So while doing this LOST reading challenge I have learned something about myself. I enjoy books that tend to be heavy in nature. This is the opposite of how I am natured and I find that interesting. I have friends who read a lot but are careful not to read things that are depressing or too intense because they tend to take on the mood of whatever they are reading. I don’t think I do. And when I say I enjoy books that are ‘heavy in nature’ I don’t mean super sad. I mean like, characters finding themselves in circumstances so far out of their control, cataclysmic-natural disaster-meltdown situations, that they are forced to rise up, buck up or whatever up and SURVIVE! That just gets me all invested and interested and it sets my mind to wondering…”How would I have handled that? What would I have done? Is it possible to come away from that or recover from that?” You get my point. Well, that’s the kind of stuff I like to read and that’s what I got with The Survivors of the Chancellor by Jules Verne.
You may recognize Mr. Verne as the author of more well-known books like 20,000 Leagues Under the Sea and Journey to the Center of the Earth. Did you know that he is considered one of the founders of the Science Fiction genre?? I didn’t either until I read up on him a little after reading Survivors. I believe he wrote this one before he got into any “other-worldly” stories because this one is all based in normal, (fictional), reality.
The novel makes it’s appearance on LOST in Season 4. Regina, someone from the freighter that we don’t really know, is seen “reading” the book as she is guarding the door to the room where Sayid and Desmond are being held. It is brought to her attention that her book is upside down. She just looks all spaced out and afraid. A little while later, we see Regina wrapped in chains and she just walks off the side of the freighter into the ocean. Never to be seen again. Creepy.
The Survivors of the Chancellor begins with a group of people, (8 passengers and 20-some-odd crew members), who are on board the Chancellor, a cargo ship sailing from Charleston, South Carolina to Liverpool, England. (I think I am right about that, it has been a while since I read it). One of the passengers, Mr. Kazallon, is the narrator and we get his story through diary entries. I love this because that makes the chapters short. Short chapters are my favorite kind. In my opinion, a good writer can find a good place to break in the story without exhausting the eyes and brain of, me, the poor reader. Short chapters are my friends. And lets face it….I’ve got to get up and fix dinner, or go to sleep, or do something other than read this awesome novel, so short chapters make me happy and keep me coming back for more.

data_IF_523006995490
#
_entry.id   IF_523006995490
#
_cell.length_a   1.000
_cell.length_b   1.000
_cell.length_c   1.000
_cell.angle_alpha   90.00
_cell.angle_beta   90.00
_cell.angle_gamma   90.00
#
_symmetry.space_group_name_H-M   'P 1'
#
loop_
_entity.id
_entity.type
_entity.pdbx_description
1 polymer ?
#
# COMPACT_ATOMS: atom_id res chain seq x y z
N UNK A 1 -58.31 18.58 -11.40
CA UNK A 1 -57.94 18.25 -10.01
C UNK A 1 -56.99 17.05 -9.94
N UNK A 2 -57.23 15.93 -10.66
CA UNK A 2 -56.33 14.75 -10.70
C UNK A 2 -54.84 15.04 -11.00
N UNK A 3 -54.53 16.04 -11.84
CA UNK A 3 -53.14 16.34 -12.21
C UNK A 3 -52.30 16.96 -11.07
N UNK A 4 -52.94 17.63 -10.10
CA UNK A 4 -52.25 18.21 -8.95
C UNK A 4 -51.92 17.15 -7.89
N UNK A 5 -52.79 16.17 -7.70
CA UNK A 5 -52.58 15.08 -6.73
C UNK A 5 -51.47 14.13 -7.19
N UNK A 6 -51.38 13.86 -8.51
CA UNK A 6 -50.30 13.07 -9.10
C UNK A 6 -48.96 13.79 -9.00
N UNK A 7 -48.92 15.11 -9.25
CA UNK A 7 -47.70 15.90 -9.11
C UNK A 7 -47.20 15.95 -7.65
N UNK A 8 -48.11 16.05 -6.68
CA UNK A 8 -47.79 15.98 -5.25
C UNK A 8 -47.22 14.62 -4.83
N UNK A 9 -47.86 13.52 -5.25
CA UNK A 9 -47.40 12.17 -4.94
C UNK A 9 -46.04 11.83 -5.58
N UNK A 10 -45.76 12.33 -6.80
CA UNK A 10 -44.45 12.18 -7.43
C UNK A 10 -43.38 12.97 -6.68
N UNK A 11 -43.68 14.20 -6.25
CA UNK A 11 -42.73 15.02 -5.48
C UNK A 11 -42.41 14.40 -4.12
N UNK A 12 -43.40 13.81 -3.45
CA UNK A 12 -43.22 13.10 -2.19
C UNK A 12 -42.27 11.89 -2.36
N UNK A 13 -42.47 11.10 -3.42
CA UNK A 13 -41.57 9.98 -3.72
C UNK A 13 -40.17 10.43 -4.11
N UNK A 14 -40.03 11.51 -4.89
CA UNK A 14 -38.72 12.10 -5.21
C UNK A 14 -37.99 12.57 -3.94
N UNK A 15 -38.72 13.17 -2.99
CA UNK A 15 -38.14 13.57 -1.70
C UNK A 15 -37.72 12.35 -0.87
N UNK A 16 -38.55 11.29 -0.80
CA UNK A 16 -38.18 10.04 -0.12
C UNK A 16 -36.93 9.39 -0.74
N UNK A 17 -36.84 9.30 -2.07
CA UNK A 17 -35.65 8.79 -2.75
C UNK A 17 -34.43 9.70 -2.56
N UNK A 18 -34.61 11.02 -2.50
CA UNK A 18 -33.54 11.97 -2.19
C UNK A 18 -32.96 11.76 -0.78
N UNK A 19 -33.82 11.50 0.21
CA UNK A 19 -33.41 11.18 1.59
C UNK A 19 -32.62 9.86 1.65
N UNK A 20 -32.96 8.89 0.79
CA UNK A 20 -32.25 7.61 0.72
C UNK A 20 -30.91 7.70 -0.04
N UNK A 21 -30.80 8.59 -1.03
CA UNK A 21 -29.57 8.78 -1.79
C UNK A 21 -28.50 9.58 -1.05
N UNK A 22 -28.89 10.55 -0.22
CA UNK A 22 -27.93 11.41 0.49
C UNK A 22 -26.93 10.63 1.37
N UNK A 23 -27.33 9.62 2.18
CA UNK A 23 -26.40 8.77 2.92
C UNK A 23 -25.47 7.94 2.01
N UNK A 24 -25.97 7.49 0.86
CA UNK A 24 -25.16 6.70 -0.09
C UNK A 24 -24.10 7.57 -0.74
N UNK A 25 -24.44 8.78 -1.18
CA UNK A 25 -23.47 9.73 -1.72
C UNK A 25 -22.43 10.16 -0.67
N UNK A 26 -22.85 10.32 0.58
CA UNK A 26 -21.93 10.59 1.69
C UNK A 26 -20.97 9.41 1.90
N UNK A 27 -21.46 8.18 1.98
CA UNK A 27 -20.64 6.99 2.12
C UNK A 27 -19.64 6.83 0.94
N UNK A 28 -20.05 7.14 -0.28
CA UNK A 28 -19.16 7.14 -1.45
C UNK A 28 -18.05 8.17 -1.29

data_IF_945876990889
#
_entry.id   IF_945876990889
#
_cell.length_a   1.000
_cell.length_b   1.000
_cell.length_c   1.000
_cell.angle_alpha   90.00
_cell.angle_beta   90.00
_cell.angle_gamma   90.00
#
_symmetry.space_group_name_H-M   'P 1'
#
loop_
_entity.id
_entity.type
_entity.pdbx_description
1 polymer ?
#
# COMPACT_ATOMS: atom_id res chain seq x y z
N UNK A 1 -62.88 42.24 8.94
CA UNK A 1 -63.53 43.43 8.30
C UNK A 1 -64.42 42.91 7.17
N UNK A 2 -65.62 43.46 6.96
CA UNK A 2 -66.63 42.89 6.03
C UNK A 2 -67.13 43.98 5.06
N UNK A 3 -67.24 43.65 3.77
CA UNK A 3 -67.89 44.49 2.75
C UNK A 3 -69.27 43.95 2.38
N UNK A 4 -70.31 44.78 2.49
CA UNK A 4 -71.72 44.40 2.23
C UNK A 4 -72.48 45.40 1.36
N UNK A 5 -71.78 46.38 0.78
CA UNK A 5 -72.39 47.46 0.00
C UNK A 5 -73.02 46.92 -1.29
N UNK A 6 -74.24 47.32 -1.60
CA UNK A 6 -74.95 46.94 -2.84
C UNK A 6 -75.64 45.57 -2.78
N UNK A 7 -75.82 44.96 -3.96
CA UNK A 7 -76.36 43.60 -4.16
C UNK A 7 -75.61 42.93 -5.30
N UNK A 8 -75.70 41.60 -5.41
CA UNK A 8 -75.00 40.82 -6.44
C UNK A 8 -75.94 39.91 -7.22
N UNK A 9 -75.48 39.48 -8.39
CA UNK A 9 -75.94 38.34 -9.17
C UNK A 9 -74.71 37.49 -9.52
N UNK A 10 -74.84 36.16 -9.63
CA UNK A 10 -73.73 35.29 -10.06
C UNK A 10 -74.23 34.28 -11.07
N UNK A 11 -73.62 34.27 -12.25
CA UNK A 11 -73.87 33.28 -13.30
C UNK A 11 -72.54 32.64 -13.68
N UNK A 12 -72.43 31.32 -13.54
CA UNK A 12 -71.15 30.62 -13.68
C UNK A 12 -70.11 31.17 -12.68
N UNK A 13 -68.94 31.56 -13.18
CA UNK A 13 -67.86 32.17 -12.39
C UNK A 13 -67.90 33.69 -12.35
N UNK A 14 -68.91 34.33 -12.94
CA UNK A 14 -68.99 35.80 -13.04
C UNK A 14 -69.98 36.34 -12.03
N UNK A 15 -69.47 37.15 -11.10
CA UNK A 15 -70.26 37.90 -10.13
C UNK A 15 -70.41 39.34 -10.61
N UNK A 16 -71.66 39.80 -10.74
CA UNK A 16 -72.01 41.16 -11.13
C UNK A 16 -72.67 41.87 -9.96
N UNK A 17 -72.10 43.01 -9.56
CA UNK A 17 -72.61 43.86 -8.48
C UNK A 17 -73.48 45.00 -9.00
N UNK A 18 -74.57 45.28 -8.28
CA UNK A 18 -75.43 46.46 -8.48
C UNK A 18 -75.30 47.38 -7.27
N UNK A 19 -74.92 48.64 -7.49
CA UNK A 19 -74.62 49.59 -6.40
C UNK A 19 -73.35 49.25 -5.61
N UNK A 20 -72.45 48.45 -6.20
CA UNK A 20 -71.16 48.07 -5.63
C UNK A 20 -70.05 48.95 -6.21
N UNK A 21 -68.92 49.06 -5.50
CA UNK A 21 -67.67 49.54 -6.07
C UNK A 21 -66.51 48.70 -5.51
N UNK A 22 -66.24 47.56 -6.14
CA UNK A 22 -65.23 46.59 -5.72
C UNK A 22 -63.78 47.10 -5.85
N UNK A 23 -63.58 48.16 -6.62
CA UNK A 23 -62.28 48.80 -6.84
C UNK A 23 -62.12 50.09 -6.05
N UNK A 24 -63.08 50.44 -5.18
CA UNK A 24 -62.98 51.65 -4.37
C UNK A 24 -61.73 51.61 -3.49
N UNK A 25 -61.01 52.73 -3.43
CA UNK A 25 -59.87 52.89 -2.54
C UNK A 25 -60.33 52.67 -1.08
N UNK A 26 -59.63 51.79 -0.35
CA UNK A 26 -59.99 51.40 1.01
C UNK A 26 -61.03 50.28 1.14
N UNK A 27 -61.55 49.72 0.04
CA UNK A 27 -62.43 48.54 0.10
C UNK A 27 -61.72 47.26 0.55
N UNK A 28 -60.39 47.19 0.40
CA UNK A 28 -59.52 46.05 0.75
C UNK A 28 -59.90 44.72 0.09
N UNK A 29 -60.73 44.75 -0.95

Back to the people on the boat, they face every hardship you can imagine on their voyage. Fires, an insane captain, (yikes), shipwreck, sharks and starvation all conspire to put an end to everyone on board. There are several that don’t make it. As I read, I found myself wondering about how I would respond if I were there with them. I would like to think that I would be in a constant state of prayer. Other than a couple of comments from a few passengers, I didn’t get the notion that anyone prayed. Even when their circumstances were in the deepest depth of despair, I don’t remember anyone praying. Doesn’t everyone, even unbelievers, pray when they are at that point, just to at least give it a shot? I mean, you are about to die…what can it hurt? Their circumstance was so desperate that it even had me questioning my physician friend about the nutritional value of cannibalism. I won’t go any further on that subject in the story except to say this….responses from the passengers ran up and down the spectrum and it was interesting to see who was willing to go there, who was not, and how bad things had to get to convince so many that there was no longer any choice.
Things end well, as they do in most good stories. I was amazed at all they had survived. I know, it was make believe, but I really felt I could have been there. And yes, I did ask myself THAT question and have thought about it several times since I finished the book. Could I ever be a cannibal?? Would I insist on it to spare the lives of my children?
The story has really stayed with me. I read it on my Kindle. (You can too if you have one, it is free). But now I have a copy on my bookshelf. It was that good.
I give this book 5 stars…..4 for it’s awesomeness and grippingness, plus 1 for having no sexuality or any extreme profanity.
Thank you, Mr. Verne. I loved it.
***All images from Google Images***